- Q-Seal is anti-microbial and fights odor and stain-causing mold
- Safe for families, Q-Seal is non-toxic and has no harmful emissions (zero VOCs)
Which means you can take showers without worrying about splashing, and take over a kitchen without worrying about splattering. Because now you can live your life without worrying about your beautiful stone – Q-Seal has protected your stone. Forever.
I am putting slate tile on my kitchen floors and countertops. Its cheap, durable, and each tile has its own personality. To get the best look, spray several coats of polyurethane clear coat on it before you put it in service. Slate floors give you traction when someone drops a banana peel behind you.
I have remodeled just about the entire house, well under the 82 k that was the quoted cost for one room....he is getting ripped off.
BTW putting in a jacuzzi as well... and I will use it!
I think most of you are getting home theatre confused with home theatre equipment
I would bet money that people who complain that they never use their whirlpools or spas are those who bought the house with them already installed, and not those who had them installed becaused they wanted them. Statistics on the uses of these can be the biggest liers as they tell part truths and half truths just as often as they tell whole truths.
We use our steam shower at least once a week and our whirlpool at least twice a week. Both were installed when we remodelled both baths, because we wanted them.
To the author:
Indeed, the use of the word "Indeed" occurs far too often in this article. Please expand your vocabulary, or at the least, vary your methods of beginning a sentence.
It's sad to hear how people will remodel to boost the resale value. Shouldn't one fix something up to suit their needs? I mean, we lived in an apartment, we didn't fix anything because it wasn't ours but now that we do have our home, we're fixing it how we want it to be not because someone else said it's a good idea or not. Of course, we do a lot of the work ourselves, but remodeling is expensive. Thankfully we're logical enough to upgrade to make things more functional and maximize storage area.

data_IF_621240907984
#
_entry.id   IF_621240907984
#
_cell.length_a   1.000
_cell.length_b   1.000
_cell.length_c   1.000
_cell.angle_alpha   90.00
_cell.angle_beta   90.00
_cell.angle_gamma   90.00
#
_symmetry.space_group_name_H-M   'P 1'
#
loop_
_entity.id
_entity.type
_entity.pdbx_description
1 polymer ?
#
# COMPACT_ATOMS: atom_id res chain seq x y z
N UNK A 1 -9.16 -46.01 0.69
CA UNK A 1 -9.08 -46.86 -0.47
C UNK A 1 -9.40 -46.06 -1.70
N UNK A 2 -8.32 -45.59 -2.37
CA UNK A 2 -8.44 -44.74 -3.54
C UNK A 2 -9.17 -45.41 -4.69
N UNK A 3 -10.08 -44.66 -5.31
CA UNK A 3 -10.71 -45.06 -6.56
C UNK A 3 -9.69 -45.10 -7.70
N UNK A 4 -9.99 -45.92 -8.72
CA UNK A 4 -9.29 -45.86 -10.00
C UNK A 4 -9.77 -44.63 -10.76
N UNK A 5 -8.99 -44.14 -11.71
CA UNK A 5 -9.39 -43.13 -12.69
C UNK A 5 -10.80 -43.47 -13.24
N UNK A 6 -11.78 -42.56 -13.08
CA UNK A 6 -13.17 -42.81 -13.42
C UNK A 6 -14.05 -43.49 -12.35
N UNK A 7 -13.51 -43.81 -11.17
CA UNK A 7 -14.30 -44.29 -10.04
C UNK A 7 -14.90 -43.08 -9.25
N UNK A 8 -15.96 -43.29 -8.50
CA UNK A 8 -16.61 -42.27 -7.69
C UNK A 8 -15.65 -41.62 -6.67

Hey, my two saw-horses and 4x8 sheet of MDF works great for a kitchen counter top!
If I get a stain, or a few scratches, I'll just sand them out!!
Granite is over rated...
As a professional audio/video/home automation integrator, based in Westchester, NY, the ideas expressed here regarding elaborate home theaters are clearly from someone who has no concept of quality and performance. They are more focused on how to shop for the cheapest things you can find - and you will get what you pay for. We install various types of systems for clients who have specific requests or needs, so we understand what it takes to provide quality, performance and value.
A quality system is not going to consist of a home theater in a box bundle. Sure, you can usually purchase one of those for well under $1000, but there is no way it can possibly replace a higher end system at this time. The quality just isn't going to be there. You can't compare a $20,000 system to a $3,500 system and say "you can get the same thing for less". You can't and you won't. The quality and features of a home theater in a box versus separate components and speakers from a good speaker manufacturer are worlds apart. That is why people get professionally installed systems. Most installers understand a higher level of quality, whether it's a dedicated theater or a TV and surround sound in a multi-purpose room. Such quality systems often include items you will not find in places like Best Buy - but they don't need to cost ten times the price either.
If you are a do-it-yourself kind of person, a home theater in a box package may be easier for a novice to work with. You can also get separate components, but that is likely to take much more time and be more complicated. There will be things to learn, settings to adjust properly, concepts to understand, etc.
You can get incredibly high quality at a reasonable price, but the best way for a novice to do it is to get the advice of someone who actually works with audio/video systems on a regular basis. Sure, reviews are helpful, but they won't tell you how good your speakers will sound with a specific A/V receiver or if the universal remote control is going to be incredibly simple to use with the rest of the equipment. There are a lot of details that people, such as reviewers can't express, simply because they don't know your space, the other components you will be using and your personal preferences. It's not to say reviews are bad, but they just don't have the ability to capture the big picture without being there with you.
The bottom line is: people who have limited experience in specialty areas can not and should not talk about those areas in a way that may be construde as factual. The writer clearly had limited experiences, which is very, very far from being a pro who is qualified to make such statements in broader terms. I am a pro and can talk from my varied experiences over the years and with many types of systems, so I am qualified to speak in broader terms, as a professional in my field.
Premier Audio Video Designs
From the sounds of it, what they are saying in the article is that you will not be able to get a return on the investment of these improvements when you sell the house.
What it boils down to is if you like it, do it, but don't expect to get your money back on it should you sell the house.